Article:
Staff also discovered an up-cycling method that avoids wasting raw materials. Defatted soybeans, typically discarded after being pressed to make oil, were found to contain large amounts of nutrient-rich protein, and the Fuji Oil Group subsequently pioneered the development of soy protein as a meat substitute, a recent growth market.

Consumer Participation in Food Loss Reduction

Consumer Participation in Food Loss Reduction

Consumer awareness and participation must be part of the equation if a significant impact can be made in reducing food loss. Yoshiaki Hiramatsu, of the Group’s ESG Management Group, says that for individuals, focusing on food sustainability requires a willingness to learn about issues such as food resource conservation and considering more than a product’s cost. “Products that contribute to the achievement of the SDGs tend to be relatively expensive, which makes people in Japan reluctant to buy them,” he says. “But in Europe, a certain segment of the population will purchase those products even if the price is relatively high.”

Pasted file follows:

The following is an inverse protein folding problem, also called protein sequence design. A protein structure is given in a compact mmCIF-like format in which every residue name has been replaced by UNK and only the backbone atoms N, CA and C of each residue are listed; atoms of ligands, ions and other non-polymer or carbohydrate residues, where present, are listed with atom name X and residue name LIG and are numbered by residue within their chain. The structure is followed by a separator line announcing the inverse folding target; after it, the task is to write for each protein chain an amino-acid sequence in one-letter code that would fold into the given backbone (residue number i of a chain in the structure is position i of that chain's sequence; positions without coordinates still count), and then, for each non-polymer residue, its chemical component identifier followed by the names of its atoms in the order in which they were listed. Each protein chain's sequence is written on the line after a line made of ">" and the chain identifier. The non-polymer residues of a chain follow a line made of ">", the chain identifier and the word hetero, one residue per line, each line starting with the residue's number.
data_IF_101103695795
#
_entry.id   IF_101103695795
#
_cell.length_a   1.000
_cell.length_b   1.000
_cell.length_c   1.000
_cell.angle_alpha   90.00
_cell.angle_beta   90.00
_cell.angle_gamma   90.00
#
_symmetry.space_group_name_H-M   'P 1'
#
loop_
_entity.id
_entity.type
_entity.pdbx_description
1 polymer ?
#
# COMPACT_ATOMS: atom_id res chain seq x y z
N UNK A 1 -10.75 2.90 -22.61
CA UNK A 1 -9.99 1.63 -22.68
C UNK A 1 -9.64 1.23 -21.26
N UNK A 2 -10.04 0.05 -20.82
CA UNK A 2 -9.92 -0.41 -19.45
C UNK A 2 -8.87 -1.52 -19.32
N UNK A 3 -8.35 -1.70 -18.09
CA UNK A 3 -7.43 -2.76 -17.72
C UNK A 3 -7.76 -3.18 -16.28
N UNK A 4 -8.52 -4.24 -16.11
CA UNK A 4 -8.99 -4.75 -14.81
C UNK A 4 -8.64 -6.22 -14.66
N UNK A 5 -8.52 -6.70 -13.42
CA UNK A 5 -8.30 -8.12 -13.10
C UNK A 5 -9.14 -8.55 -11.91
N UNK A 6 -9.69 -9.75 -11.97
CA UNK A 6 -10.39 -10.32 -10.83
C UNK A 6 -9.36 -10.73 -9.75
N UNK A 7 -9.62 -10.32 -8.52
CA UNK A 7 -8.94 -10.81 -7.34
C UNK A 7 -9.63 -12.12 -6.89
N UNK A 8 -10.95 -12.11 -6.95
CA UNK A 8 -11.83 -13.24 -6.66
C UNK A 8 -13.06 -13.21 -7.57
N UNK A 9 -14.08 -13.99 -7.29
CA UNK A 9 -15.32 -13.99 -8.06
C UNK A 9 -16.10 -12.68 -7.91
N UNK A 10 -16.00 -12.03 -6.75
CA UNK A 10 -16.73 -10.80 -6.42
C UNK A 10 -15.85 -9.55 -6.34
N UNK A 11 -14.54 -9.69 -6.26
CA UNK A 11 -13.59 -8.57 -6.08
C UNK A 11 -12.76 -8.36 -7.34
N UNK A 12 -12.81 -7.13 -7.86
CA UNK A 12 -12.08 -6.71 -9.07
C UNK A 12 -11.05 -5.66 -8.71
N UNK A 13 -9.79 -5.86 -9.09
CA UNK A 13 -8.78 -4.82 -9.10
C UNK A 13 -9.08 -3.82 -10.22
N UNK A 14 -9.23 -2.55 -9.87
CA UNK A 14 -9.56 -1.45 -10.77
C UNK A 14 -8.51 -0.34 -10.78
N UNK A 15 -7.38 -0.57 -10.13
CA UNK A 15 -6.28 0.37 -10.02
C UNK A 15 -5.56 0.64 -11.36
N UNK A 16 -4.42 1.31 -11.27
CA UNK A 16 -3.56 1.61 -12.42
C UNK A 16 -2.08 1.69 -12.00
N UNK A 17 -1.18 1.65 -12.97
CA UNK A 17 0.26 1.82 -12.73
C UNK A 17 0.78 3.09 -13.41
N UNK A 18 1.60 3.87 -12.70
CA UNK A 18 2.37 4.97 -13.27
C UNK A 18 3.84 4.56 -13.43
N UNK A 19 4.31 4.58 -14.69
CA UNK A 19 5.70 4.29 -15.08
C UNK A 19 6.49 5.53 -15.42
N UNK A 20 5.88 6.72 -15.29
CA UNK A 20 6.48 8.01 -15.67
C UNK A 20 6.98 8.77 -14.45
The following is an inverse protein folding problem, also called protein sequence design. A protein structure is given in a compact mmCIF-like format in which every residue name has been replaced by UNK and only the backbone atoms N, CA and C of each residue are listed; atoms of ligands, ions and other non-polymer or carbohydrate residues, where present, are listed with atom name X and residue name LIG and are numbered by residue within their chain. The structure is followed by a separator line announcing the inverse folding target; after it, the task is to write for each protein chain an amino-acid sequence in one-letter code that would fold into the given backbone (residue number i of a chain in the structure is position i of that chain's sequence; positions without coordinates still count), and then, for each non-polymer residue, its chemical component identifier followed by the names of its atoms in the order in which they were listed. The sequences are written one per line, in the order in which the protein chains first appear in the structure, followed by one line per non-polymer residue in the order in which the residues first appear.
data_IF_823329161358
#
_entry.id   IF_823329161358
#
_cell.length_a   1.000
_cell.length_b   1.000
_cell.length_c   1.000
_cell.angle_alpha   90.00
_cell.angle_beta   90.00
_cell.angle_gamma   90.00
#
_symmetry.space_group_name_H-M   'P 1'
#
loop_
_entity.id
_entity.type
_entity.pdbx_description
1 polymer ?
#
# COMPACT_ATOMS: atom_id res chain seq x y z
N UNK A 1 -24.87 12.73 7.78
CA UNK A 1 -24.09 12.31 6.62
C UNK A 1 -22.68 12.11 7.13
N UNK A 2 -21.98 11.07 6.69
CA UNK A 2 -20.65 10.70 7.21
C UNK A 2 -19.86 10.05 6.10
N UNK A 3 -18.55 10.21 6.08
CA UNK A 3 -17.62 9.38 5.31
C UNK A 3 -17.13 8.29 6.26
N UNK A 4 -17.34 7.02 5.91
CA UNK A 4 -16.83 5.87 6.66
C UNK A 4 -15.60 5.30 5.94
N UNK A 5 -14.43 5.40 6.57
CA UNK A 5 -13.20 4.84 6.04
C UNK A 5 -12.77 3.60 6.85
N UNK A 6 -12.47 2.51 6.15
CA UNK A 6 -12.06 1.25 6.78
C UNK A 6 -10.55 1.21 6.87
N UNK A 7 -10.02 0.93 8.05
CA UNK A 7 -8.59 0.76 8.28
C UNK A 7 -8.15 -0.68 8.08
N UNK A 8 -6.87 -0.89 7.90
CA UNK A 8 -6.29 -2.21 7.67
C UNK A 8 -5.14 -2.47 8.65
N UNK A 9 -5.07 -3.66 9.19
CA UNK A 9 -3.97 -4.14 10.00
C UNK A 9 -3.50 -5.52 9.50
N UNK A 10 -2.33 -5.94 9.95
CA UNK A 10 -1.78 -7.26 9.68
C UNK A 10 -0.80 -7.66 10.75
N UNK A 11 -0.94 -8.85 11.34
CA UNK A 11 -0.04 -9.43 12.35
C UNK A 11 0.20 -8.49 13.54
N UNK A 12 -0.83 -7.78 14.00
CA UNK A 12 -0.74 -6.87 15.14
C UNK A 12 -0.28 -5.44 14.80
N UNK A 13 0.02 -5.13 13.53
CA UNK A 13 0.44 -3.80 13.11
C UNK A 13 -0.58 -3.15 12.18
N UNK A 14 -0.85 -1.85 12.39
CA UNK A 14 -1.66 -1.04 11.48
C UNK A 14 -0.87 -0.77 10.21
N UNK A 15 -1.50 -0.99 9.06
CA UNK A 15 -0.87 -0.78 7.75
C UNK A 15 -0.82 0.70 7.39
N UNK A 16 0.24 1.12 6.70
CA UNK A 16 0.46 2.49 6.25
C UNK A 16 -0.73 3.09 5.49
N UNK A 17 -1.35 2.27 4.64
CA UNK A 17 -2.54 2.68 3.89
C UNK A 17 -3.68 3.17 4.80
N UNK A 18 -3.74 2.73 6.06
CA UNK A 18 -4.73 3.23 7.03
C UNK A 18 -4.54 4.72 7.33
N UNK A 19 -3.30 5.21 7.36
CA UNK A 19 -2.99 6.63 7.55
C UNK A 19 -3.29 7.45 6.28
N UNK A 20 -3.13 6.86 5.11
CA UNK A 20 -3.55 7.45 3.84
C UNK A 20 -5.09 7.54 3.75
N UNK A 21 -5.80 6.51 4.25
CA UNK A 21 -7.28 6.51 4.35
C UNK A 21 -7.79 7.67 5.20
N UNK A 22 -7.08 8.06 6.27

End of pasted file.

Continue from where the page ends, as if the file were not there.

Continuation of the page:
The difference between these two approaches, Hiramatsu believes, boils down to education, and he is hopeful that consumer behavior in Japan is about to change. “The SDGs are now part of compulsory education in Japan, which is important in raising individual awareness,” he says.

It’s also important for consumers to think about how much food they really need and intend to use. Kawaguchi points out that while buying in bulk may seem economical, “You will lose money if you don't use all of the product and end up throwing it away.” Some consumers may throw away food simply because it is past its best-before date, even though it still can be eaten

Beyond the monetary value, however, Kawaguchi hopes consumers remember the essence of food. “Food comes from living things,” she says, “and when you consume it, you are, in a sense, giving life to it.” Remembering that food was a living organism lies at the heart of the Japanese word itadakimasu, (roughly meaning “I am grateful to receive this food”) which is said before meals.

Check out the following articles for more information on SDGs in Japan

Collective Impact: STOP! Food Loss & Waste
From Rubbish to Resource: Recycling Food
Home Appliances Can Help Prevent Food Loss
Innovative Businesses are Battling Food Loss